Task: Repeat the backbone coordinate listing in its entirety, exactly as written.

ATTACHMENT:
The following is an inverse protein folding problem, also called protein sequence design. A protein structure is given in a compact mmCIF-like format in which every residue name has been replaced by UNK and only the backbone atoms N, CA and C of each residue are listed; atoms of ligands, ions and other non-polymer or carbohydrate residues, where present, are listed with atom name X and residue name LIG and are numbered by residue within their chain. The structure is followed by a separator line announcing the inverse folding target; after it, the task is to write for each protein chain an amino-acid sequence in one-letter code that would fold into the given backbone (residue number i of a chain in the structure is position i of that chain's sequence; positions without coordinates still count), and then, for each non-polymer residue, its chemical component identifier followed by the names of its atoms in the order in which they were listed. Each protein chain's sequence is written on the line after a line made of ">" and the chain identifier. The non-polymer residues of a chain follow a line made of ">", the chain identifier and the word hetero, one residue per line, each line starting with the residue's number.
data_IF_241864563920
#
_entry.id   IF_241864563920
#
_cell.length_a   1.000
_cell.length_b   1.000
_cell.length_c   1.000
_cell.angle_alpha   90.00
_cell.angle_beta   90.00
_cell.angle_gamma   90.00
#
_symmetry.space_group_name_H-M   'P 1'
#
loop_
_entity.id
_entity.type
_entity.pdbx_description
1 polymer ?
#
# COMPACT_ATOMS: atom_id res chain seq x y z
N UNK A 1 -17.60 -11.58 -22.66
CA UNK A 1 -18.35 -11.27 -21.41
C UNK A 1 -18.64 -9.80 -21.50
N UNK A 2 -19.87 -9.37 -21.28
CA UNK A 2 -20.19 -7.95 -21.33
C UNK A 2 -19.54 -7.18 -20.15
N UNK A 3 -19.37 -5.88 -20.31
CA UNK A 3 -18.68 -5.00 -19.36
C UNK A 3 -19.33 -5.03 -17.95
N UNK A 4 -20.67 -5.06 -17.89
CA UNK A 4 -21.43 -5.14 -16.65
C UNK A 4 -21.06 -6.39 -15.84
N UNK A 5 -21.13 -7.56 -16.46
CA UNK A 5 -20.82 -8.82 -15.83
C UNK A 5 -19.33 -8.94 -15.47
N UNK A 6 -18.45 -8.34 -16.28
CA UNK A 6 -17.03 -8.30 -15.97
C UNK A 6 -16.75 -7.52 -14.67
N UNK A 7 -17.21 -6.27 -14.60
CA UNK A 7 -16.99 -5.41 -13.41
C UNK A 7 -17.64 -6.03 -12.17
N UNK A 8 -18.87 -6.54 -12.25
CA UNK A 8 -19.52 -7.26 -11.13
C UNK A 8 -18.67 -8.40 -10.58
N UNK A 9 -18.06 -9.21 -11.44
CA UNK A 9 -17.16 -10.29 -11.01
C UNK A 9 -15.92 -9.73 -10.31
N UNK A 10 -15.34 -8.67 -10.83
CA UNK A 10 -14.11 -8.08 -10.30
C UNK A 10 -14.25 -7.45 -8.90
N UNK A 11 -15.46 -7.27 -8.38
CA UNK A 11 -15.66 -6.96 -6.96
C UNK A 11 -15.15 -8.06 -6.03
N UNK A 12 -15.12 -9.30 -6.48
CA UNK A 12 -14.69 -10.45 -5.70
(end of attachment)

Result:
The following is an inverse protein folding problem, also called protein sequence design. A protein structure is given in a compact mmCIF-like format in which every residue name has been replaced by UNK and only the backbone atoms N, CA and C of each residue are listed; atoms of ligands, ions and other non-polymer or carbohydrate residues, where present, are listed with atom name X and residue name LIG and are numbered by residue within their chain. The structure is followed by a separator line announcing the inverse folding target; after it, the task is to write for each protein chain an amino-acid sequence in one-letter code that would fold into the given backbone (residue number i of a chain in the structure is position i of that chain's sequence; positions without coordinates still count), and then, for each non-polymer residue, its chemical component identifier followed by the names of its atoms in the order in which they were listed. Each protein chain's sequence is written on the line after a line made of ">" and the chain identifier. The non-polymer residues of a chain follow a line made of ">", the chain identifier and the word hetero, one residue per line, each line starting with the residue's number.
data_IF_241864563920
#
_entry.id   IF_241864563920
#
_cell.length_a   1.000
_cell.length_b   1.000
_cell.length_c   1.000
_cell.angle_alpha   90.00
_cell.angle_beta   90.00
_cell.angle_gamma   90.00
#
_symmetry.space_group_name_H-M   'P 1'
#
loop_
_entity.id
_entity.type
_entity.pdbx_description
1 polymer ?
#
# COMPACT_ATOMS: atom_id res chain seq x y z
N UNK A 1 -17.60 -11.58 -22.66
CA UNK A 1 -18.35 -11.27 -21.41
C UNK A 1 -18.64 -9.80 -21.50
N UNK A 2 -19.87 -9.37 -21.28
CA UNK A 2 -20.19 -7.95 -21.33
C UNK A 2 -19.54 -7.18 -20.15
N UNK A 3 -19.37 -5.88 -20.31
CA UNK A 3 -18.68 -5.00 -19.36
C UNK A 3 -19.33 -5.03 -17.95
N UNK A 4 -20.67 -5.06 -17.89
CA UNK A 4 -21.43 -5.14 -16.65
C UNK A 4 -21.06 -6.39 -15.84
N UNK A 5 -21.13 -7.56 -16.46
CA UNK A 5 -20.82 -8.82 -15.83
C UNK A 5 -19.33 -8.94 -15.47
N UNK A 6 -18.45 -8.34 -16.28
CA UNK A 6 -17.03 -8.30 -15.97
C UNK A 6 -16.75 -7.52 -14.67
N UNK A 7 -17.21 -6.27 -14.60
CA UNK A 7 -16.99 -5.41 -13.41
C UNK A 7 -17.64 -6.03 -12.17
N UNK A 8 -18.87 -6.54 -12.25
CA UNK A 8 -19.52 -7.26 -11.13
C UNK A 8 -18.67 -8.40 -10.58
N UNK A 9 -18.06 -9.21 -11.44
CA UNK A 9 -17.16 -10.29 -11.01
C UNK A 9 -15.92 -9.73 -10.31
N UNK A 10 -15.34 -8.67 -10.83
CA UNK A 10 -14.11 -8.08 -10.30
C UNK A 10 -14.25 -7.45 -8.90
N UNK A 11 -15.46 -7.27 -8.38
CA UNK A 11 -15.66 -6.96 -6.96
C UNK A 11 -15.15 -8.06 -6.03
N UNK A 12 -15.12 -9.30 -6.48
CA UNK A 12 -14.69 -10.45 -5.70